Bonjour, I am Denisa and I come from Slovakia. I am 23 years old and since October 2013 I am doing service civique in the little town of Buhl, Alsace region, in beautiful France until June 2014. It is not the same program as EVS, but they have a lot in common. Why did I decide to go off to France for almost a year?
I read that there was an open call for Roma young people to volunteer in France for several months. I was very excited, because I have always liked the French culture, history and language. One of the criteria was that the person should be able to communicate in French and I learned French in high school. It seemed a little bit scary for me, but I like challenges and I started to work more on my French, I learned new words each day and I watched French TV channels. After I was accepted for the project in France, I got information about my mission in France and I was even more surprised how everything worked out for me. I was not sure what kind of project I would want to do at first. It would be either working with kids at the orphanage or with students at school. Finally, I was proposed to work in a centre which accepts refugee families, le Rimlishof.
This seemed a very good option for me, because I already had some experience with refugees in Slovakia. For a long period of time, I was an intern at Milan Simecka foundation, which is a human rights orientated non-governmental organisation that does lot of activities with refugees and educate the society about the Holocaust, minorities, etc. One day, I would like to be a human rights lawyer and I want to focus on international issues, and migrations laws are something that interests me a lot. I see this opportunity to work with refugee families as a big advantage, because I can learn lot of things, more than I could learn just at a university from a book. Le Rimlishof accepts “primo arriverants” (first arrivals), it offers them a place to stay and does lot of activities for them and there are many volunteers who come to help with different things.
Right now there are 13 refugee families that live in the centre. Le Rimslishof is a large area that has 4 buildings, all the families live in one of them. Each family has a single room and bathroom and they have a room for activities or French lessons and they also have a big kitchen which they share together. Two times a week there is food distribution, which is called Banque Alimentaire in French. How does it work? As I already mentioned, there are many French volunteers who come here to teach French, do activities with children and also volunteers who help with Banque Alimentaire. There is Banque Alimentaire de Haut Rein, an institution which collects different kinds of food from the stores, which are going to expire soon and we receive products and distribute it to the refugee families, here.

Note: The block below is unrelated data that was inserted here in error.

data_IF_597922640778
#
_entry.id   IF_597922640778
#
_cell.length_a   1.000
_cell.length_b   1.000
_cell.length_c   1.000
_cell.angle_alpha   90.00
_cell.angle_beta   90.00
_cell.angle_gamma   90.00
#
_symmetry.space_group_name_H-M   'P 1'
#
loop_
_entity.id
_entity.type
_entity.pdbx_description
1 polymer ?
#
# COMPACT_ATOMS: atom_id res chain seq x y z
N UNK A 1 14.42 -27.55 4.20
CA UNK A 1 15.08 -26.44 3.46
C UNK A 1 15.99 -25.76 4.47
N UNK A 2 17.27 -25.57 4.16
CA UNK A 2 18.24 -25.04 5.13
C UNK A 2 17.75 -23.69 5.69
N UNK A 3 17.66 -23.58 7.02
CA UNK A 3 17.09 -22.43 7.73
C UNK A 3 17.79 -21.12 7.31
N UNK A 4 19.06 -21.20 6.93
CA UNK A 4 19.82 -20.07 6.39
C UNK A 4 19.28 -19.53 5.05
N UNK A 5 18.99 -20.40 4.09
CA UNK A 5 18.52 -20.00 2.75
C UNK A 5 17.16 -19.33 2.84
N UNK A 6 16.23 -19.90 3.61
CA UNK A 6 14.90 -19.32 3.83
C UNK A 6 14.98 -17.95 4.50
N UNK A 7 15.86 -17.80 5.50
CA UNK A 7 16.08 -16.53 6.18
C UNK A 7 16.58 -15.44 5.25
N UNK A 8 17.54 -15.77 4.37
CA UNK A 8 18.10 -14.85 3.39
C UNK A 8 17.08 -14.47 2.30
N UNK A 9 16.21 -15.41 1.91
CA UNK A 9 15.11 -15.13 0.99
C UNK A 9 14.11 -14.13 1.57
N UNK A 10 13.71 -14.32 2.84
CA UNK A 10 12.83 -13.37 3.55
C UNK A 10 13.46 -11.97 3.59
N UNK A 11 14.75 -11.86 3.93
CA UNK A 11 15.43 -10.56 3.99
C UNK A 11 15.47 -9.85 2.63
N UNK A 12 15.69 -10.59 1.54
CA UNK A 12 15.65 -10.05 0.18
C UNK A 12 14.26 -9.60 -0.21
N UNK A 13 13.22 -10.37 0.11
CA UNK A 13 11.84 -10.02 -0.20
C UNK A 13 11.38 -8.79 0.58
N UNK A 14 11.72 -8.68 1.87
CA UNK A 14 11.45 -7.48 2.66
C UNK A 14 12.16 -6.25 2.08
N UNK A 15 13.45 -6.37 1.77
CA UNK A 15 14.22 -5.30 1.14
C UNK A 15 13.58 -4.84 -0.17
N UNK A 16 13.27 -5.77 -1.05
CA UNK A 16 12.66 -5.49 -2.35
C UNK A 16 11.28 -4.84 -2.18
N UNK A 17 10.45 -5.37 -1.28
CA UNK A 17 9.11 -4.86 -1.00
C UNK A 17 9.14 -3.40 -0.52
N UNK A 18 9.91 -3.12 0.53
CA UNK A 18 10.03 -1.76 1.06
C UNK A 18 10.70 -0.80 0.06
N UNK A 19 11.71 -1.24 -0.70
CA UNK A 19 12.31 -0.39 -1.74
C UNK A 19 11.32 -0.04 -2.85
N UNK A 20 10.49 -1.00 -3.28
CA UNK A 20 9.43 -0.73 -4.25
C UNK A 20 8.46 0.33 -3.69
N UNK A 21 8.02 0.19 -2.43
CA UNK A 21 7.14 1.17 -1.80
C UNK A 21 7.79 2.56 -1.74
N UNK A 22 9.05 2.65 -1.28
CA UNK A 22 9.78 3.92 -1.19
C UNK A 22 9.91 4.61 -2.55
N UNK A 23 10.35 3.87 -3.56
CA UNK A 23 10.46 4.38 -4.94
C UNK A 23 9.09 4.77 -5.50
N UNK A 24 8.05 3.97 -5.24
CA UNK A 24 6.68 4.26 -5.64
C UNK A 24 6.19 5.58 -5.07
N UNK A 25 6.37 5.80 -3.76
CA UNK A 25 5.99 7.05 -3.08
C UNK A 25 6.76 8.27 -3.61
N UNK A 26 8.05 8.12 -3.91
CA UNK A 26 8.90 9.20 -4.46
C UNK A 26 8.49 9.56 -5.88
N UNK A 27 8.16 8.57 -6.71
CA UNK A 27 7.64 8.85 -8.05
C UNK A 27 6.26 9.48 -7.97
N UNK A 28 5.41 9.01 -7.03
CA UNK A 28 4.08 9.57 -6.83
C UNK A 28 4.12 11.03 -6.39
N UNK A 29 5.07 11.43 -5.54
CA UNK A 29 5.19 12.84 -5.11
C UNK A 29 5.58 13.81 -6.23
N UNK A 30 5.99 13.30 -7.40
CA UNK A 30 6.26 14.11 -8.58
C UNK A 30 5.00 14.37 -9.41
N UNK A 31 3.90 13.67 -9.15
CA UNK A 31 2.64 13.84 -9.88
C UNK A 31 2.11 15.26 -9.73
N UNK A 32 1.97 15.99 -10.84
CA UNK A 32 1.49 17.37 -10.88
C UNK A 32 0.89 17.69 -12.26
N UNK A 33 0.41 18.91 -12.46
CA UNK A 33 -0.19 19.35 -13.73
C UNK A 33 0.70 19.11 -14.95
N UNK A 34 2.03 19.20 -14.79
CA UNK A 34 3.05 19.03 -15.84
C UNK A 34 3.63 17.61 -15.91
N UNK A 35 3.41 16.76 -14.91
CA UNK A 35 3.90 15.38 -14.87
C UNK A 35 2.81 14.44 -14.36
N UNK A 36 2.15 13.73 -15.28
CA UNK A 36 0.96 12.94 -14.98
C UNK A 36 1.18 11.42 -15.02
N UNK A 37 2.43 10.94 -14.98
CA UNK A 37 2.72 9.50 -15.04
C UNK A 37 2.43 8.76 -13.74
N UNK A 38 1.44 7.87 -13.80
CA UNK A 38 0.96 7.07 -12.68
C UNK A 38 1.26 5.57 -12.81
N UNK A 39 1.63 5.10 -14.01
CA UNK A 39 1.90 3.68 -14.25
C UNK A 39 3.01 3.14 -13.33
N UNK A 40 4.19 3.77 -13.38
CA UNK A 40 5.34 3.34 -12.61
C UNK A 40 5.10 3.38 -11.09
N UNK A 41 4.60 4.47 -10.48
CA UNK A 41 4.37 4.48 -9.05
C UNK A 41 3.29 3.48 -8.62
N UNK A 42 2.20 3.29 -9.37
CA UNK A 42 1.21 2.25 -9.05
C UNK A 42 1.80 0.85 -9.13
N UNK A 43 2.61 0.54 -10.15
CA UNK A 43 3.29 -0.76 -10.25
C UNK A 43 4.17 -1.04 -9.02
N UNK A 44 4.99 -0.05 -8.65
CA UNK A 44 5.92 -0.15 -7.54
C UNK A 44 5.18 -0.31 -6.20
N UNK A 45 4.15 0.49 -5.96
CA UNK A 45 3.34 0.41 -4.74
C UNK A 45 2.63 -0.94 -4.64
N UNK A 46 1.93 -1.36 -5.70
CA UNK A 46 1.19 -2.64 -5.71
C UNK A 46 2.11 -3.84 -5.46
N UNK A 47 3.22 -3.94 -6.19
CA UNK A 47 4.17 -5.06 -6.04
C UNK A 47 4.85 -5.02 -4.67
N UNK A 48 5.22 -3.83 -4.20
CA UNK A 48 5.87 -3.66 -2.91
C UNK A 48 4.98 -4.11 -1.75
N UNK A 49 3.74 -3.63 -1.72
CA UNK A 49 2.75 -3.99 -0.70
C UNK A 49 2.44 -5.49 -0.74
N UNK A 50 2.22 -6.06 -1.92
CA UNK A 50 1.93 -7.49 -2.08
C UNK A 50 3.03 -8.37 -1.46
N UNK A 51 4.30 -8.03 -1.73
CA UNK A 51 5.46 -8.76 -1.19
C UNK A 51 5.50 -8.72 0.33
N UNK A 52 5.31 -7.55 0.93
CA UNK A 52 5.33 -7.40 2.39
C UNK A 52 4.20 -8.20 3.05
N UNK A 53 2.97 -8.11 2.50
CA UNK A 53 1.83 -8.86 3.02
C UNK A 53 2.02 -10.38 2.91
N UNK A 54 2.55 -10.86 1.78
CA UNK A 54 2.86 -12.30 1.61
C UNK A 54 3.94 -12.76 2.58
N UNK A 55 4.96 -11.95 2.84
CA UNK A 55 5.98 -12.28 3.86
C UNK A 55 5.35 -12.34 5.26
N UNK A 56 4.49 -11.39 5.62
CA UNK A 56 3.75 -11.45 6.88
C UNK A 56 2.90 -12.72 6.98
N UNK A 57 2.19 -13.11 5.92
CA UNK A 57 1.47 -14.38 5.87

One day, I would like to be a human rights lawyer and I want to focus on international issues, and migrations laws are something that interests me a lot. I see this opportunity to work with refugee families as a big advantage
There are many children here of different ages, so I try to do activities with them too. We play games inside, and with little children we colour papers or do something fun. I am thinking about more activities to do with them, so it will come in time.
The hardest thing for me at the beginning I think was the language issue. I spoke French before I came here, but it is something totally different to actually be in France and be surrounded by French speakers. I learn a lot of new things every day and now I don’t have any problems with the language, I got used to it very quickly. I have been here for over a month so far and it is a fantastic experience. I believe more exciting adventures and experiences are just around the corner.